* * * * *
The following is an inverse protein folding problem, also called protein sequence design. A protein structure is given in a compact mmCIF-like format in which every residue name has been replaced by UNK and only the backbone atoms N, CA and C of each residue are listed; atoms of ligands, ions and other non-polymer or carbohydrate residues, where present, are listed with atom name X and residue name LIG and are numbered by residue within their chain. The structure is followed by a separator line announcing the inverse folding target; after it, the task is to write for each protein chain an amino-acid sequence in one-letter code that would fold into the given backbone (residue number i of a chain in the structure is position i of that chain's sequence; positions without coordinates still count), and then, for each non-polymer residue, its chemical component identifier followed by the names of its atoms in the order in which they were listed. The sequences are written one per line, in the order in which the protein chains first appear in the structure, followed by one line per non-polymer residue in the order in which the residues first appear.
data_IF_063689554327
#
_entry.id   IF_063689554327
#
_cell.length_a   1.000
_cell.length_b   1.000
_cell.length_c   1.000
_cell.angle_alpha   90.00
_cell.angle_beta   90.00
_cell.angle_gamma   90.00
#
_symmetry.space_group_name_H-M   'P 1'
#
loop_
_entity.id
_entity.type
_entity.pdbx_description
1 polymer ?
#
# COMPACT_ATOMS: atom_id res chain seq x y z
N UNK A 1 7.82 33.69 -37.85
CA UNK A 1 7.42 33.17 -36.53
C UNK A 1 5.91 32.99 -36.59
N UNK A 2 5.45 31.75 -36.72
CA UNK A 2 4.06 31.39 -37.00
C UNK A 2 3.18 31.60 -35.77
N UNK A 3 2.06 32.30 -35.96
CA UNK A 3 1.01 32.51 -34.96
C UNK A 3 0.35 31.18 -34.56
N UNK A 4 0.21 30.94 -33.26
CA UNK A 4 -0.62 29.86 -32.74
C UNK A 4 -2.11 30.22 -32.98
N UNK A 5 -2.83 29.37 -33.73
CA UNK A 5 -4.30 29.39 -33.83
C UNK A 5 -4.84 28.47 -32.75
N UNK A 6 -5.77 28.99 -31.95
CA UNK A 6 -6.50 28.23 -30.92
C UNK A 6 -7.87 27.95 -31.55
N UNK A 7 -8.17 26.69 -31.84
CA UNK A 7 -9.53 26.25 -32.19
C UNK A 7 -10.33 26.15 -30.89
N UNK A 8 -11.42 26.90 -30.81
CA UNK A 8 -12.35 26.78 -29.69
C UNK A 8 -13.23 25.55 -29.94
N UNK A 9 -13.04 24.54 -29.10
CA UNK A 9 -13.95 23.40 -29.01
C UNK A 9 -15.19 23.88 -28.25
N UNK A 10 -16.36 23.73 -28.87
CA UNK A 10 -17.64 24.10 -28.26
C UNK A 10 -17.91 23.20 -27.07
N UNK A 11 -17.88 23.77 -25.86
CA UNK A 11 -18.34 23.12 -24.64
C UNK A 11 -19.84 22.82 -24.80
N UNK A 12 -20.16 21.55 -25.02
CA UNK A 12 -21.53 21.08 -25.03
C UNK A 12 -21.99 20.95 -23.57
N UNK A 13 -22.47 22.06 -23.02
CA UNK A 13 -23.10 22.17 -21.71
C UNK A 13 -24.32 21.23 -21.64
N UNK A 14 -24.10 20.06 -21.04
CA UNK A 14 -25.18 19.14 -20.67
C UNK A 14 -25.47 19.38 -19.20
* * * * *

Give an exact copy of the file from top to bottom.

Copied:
The following is an inverse protein folding problem, also called protein sequence design. A protein structure is given in a compact mmCIF-like format in which every residue name has been replaced by UNK and only the backbone atoms N, CA and C of each residue are listed; atoms of ligands, ions and other non-polymer or carbohydrate residues, where present, are listed with atom name X and residue name LIG and are numbered by residue within their chain. The structure is followed by a separator line announcing the inverse folding target; after it, the task is to write for each protein chain an amino-acid sequence in one-letter code that would fold into the given backbone (residue number i of a chain in the structure is position i of that chain's sequence; positions without coordinates still count), and then, for each non-polymer residue, its chemical component identifier followed by the names of its atoms in the order in which they were listed. The sequences are written one per line, in the order in which the protein chains first appear in the structure, followed by one line per non-polymer residue in the order in which the residues first appear.
data_IF_063689554327
#
_entry.id   IF_063689554327
#
_cell.length_a   1.000
_cell.length_b   1.000
_cell.length_c   1.000
_cell.angle_alpha   90.00
_cell.angle_beta   90.00
_cell.angle_gamma   90.00
#
_symmetry.space_group_name_H-M   'P 1'
#
loop_
_entity.id
_entity.type
_entity.pdbx_description
1 polymer ?
#
# COMPACT_ATOMS: atom_id res chain seq x y z
N UNK A 1 7.82 33.69 -37.85
CA UNK A 1 7.42 33.17 -36.53
C UNK A 1 5.91 32.99 -36.59
N UNK A 2 5.45 31.75 -36.72
CA UNK A 2 4.06 31.39 -37.00
C UNK A 2 3.18 31.60 -35.77
N UNK A 3 2.06 32.30 -35.96
CA UNK A 3 1.01 32.51 -34.96
C UNK A 3 0.35 31.18 -34.56
N UNK A 4 0.21 30.94 -33.26
CA UNK A 4 -0.62 29.86 -32.74
C UNK A 4 -2.11 30.22 -32.98
N UNK A 5 -2.83 29.37 -33.73
CA UNK A 5 -4.30 29.39 -33.83
C UNK A 5 -4.84 28.47 -32.75
N UNK A 6 -5.77 28.99 -31.95
CA UNK A 6 -6.50 28.23 -30.92
C UNK A 6 -7.87 27.95 -31.55
N UNK A 7 -8.17 26.69 -31.84
CA UNK A 7 -9.53 26.25 -32.19
C UNK A 7 -10.33 26.15 -30.89
N UNK A 8 -11.42 26.90 -30.81
CA UNK A 8 -12.35 26.78 -29.69
C UNK A 8 -13.23 25.55 -29.94
N UNK A 9 -13.04 24.54 -29.10
CA UNK A 9 -13.95 23.40 -29.01
C UNK A 9 -15.19 23.88 -28.25
N UNK A 10 -16.36 23.73 -28.87
CA UNK A 10 -17.64 24.10 -28.26
C UNK A 10 -17.91 23.20 -27.07
N UNK A 11 -17.88 23.77 -25.86
CA UNK A 11 -18.34 23.12 -24.64
C UNK A 11 -19.84 22.82 -24.80
N UNK A 12 -20.16 21.55 -25.02
CA UNK A 12 -21.53 21.08 -25.03
C UNK A 12 -21.99 20.95 -23.57
N UNK A 13 -22.47 22.06 -23.02
CA UNK A 13 -23.10 22.17 -21.71
C UNK A 13 -24.32 21.23 -21.64
N UNK A 14 -24.10 20.06 -21.04
CA UNK A 14 -25.18 19.14 -20.67
C UNK A 14 -25.47 19.38 -19.20